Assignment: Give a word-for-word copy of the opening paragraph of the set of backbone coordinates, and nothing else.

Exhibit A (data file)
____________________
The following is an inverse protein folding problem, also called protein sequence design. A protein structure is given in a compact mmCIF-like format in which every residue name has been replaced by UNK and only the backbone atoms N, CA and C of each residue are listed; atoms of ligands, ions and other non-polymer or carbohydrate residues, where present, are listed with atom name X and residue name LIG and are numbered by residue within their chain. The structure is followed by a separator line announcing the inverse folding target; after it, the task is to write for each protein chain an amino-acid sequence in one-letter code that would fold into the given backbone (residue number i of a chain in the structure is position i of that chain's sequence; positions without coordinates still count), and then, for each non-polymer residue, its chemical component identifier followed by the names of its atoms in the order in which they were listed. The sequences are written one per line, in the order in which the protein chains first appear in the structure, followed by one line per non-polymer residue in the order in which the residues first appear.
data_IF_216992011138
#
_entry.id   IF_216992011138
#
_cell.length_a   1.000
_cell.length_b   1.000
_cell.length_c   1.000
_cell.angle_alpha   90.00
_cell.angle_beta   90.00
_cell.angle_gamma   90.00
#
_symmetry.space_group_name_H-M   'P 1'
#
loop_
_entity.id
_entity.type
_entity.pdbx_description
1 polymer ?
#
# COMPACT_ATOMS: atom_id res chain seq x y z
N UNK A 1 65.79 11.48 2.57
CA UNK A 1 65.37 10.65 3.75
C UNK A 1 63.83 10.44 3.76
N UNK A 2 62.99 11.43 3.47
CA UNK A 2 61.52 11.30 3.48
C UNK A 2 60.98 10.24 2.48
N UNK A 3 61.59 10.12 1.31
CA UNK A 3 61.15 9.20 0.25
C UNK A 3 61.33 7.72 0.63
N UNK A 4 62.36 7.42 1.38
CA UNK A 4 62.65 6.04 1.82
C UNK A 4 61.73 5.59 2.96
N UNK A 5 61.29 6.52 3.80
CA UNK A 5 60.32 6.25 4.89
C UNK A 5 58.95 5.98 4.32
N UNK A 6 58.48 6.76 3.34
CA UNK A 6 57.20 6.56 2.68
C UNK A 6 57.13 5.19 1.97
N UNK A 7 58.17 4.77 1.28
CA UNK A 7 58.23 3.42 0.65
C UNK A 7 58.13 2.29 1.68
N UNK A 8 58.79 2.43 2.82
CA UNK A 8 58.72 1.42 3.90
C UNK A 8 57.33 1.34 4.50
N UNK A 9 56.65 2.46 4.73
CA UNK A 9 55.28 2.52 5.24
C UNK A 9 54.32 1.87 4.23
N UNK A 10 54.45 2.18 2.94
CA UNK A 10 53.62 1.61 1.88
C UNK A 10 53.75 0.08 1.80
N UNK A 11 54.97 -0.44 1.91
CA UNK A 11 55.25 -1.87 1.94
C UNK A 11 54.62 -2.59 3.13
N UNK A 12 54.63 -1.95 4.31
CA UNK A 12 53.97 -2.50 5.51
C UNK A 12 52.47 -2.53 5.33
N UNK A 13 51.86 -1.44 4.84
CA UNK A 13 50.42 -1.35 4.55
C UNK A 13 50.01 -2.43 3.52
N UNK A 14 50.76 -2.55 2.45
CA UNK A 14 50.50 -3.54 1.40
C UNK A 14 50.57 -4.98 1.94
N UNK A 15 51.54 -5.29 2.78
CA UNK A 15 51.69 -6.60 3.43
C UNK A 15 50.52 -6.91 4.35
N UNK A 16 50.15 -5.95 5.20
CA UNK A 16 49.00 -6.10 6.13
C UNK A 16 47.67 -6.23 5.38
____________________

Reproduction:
The following is an inverse protein folding problem, also called protein sequence design. A protein structure is given in a compact mmCIF-like format in which every residue name has been replaced by UNK and only the backbone atoms N, CA and C of each residue are listed; atoms of ligands, ions and other non-polymer or carbohydrate residues, where present, are listed with atom name X and residue name LIG and are numbered by residue within their chain. The structure is followed by a separator line announcing the inverse folding target; after it, the task is to write for each protein chain an amino-acid sequence in one-letter code that would fold into the given backbone (residue number i of a chain in the structure is position i of that chain's sequence; positions without coordinates still count), and then, for each non-polymer residue, its chemical component identifier followed by the names of its atoms in the order in which they were listed. The sequences are written one per line, in the order in which the protein chains first appear in the structure, followed by one line per non-polymer residue in the order in which the residues first appear.